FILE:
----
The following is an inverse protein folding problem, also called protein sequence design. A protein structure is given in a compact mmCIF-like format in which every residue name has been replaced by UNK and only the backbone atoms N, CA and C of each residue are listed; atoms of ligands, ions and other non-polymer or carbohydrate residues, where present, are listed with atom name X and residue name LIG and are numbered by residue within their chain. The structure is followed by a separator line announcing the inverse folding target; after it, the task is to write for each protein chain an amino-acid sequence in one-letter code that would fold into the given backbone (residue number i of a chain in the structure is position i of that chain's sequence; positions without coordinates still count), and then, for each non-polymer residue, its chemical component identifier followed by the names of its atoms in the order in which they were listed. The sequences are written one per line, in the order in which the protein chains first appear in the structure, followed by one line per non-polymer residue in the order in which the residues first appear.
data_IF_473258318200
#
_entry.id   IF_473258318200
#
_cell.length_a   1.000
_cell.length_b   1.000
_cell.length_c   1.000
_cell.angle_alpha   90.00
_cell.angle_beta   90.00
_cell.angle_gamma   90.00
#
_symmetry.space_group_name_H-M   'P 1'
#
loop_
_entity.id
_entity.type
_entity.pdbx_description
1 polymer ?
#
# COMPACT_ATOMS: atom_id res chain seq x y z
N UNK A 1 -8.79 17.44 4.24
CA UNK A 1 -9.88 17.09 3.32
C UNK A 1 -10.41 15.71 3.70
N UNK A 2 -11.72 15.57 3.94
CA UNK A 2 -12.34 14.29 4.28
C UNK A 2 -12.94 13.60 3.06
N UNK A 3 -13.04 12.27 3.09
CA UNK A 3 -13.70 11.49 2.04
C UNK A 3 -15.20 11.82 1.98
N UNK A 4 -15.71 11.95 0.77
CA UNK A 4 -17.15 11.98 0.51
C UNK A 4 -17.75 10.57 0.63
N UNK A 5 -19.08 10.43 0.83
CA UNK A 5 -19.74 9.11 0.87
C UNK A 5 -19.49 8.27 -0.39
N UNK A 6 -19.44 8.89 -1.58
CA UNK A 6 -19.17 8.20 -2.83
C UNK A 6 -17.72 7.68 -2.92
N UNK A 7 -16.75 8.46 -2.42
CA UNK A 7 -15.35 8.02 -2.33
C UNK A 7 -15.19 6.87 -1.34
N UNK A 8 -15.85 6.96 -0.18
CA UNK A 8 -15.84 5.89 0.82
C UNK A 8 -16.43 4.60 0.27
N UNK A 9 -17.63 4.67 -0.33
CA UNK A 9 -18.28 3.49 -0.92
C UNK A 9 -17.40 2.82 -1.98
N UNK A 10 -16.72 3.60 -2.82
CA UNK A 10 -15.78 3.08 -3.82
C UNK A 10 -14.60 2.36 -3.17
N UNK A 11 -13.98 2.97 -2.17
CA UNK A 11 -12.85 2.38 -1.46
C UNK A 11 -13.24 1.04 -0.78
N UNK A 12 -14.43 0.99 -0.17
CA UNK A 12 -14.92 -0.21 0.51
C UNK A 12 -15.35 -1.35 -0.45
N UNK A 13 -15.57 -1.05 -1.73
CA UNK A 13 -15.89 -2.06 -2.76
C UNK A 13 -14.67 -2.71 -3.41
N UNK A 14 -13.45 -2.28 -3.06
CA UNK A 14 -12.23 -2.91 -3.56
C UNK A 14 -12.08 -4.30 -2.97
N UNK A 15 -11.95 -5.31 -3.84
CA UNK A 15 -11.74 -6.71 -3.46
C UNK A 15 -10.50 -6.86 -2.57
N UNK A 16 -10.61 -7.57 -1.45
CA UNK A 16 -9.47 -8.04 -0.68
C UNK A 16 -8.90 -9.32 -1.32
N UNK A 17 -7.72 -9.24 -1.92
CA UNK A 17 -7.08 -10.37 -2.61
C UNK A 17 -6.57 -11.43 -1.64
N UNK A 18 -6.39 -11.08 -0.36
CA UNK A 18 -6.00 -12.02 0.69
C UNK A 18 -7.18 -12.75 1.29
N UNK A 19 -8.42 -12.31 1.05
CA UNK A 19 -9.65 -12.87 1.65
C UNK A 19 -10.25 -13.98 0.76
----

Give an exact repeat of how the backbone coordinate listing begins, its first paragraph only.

The following is an inverse protein folding problem, also called protein sequence design. A protein structure is given in a compact mmCIF-like format in which every residue name has been replaced by UNK and only the backbone atoms N, CA and C of each residue are listed; atoms of ligands, ions and other non-polymer or carbohydrate residues, where present, are listed with atom name X and residue name LIG and are numbered by residue within their chain. The structure is followed by a separator line announcing the inverse folding target; after it, the task is to write for each protein chain an amino-acid sequence in one-letter code that would fold into the given backbone (residue number i of a chain in the structure is position i of that chain's sequence; positions without coordinates still count), and then, for each non-polymer residue, its chemical component identifier followed by the names of its atoms in the order in which they were listed. The sequences are written one per line, in the order in which the protein chains first appear in the structure, followed by one line per non-polymer residue in the order in which the residues first appear.